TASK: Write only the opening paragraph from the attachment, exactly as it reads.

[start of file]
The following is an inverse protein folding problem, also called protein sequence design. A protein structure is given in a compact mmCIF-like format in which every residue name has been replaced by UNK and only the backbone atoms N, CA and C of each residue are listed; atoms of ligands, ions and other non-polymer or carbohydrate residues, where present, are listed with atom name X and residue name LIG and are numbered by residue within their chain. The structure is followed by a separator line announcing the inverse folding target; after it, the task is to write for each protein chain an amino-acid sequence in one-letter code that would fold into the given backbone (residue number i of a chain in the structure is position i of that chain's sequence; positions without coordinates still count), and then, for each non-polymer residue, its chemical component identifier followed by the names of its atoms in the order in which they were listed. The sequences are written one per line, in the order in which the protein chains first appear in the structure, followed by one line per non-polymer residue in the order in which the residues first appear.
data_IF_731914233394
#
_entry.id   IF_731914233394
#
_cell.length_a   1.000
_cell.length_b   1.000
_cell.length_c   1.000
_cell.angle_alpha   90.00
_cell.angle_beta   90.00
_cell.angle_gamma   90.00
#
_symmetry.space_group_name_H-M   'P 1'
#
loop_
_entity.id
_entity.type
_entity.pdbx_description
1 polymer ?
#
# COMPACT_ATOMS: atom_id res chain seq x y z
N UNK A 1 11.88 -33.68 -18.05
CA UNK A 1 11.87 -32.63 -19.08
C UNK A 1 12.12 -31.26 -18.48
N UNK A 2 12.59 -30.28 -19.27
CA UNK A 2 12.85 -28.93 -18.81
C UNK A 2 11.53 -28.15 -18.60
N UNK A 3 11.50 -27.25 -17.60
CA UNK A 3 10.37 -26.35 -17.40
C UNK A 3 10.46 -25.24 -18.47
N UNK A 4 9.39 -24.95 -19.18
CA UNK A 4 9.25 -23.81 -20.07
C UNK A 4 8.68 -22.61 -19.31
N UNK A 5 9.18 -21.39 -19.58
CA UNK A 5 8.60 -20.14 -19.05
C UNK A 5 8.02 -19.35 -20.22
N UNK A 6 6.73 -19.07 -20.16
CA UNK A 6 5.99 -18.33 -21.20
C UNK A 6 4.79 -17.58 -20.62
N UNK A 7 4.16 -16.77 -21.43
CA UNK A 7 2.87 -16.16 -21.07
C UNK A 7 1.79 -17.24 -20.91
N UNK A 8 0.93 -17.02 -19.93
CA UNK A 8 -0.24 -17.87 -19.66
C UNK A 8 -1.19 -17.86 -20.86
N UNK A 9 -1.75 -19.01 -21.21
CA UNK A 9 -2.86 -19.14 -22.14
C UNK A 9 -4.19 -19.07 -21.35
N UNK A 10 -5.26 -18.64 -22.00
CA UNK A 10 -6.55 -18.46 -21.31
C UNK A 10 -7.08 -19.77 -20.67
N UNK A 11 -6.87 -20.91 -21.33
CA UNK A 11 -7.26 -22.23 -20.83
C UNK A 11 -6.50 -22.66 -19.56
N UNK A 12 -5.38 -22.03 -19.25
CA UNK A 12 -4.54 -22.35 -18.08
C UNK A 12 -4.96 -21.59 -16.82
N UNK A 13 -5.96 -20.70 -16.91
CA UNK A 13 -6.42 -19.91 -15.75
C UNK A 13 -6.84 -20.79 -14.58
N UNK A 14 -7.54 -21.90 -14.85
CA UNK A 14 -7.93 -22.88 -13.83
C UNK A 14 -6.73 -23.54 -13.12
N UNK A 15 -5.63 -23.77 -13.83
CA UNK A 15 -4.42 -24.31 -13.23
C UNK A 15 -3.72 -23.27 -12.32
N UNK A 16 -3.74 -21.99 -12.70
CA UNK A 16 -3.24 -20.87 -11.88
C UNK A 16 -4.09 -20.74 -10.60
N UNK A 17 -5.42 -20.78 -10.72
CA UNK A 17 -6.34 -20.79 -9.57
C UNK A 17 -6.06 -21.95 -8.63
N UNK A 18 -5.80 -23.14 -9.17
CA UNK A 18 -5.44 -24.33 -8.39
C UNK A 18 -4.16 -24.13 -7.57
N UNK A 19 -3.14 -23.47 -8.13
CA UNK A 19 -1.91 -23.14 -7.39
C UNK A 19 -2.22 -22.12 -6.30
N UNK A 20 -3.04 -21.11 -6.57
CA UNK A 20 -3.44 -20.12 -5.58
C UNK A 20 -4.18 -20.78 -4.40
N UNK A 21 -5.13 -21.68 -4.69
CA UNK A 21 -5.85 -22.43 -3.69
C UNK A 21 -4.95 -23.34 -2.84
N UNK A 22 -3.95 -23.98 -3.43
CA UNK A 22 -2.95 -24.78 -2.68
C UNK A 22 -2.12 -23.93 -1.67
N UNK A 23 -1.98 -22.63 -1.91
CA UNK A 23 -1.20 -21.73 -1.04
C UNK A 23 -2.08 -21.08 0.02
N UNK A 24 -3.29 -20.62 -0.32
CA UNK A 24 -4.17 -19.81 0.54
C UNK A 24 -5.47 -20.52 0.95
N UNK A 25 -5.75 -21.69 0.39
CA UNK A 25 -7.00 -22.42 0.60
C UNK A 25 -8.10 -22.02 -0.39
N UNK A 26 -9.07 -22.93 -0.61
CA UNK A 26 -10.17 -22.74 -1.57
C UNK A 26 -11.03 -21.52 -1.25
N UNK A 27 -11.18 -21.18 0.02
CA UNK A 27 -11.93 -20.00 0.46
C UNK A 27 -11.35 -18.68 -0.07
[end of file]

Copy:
The following is an inverse protein folding problem, also called protein sequence design. A protein structure is given in a compact mmCIF-like format in which every residue name has been replaced by UNK and only the backbone atoms N, CA and C of each residue are listed; atoms of ligands, ions and other non-polymer or carbohydrate residues, where present, are listed with atom name X and residue name LIG and are numbered by residue within their chain. The structure is followed by a separator line announcing the inverse folding target; after it, the task is to write for each protein chain an amino-acid sequence in one-letter code that would fold into the given backbone (residue number i of a chain in the structure is position i of that chain's sequence; positions without coordinates still count), and then, for each non-polymer residue, its chemical component identifier followed by the names of its atoms in the order in which they were listed. The sequences are written one per line, in the order in which the protein chains first appear in the structure, followed by one line per non-polymer residue in the order in which the residues first appear.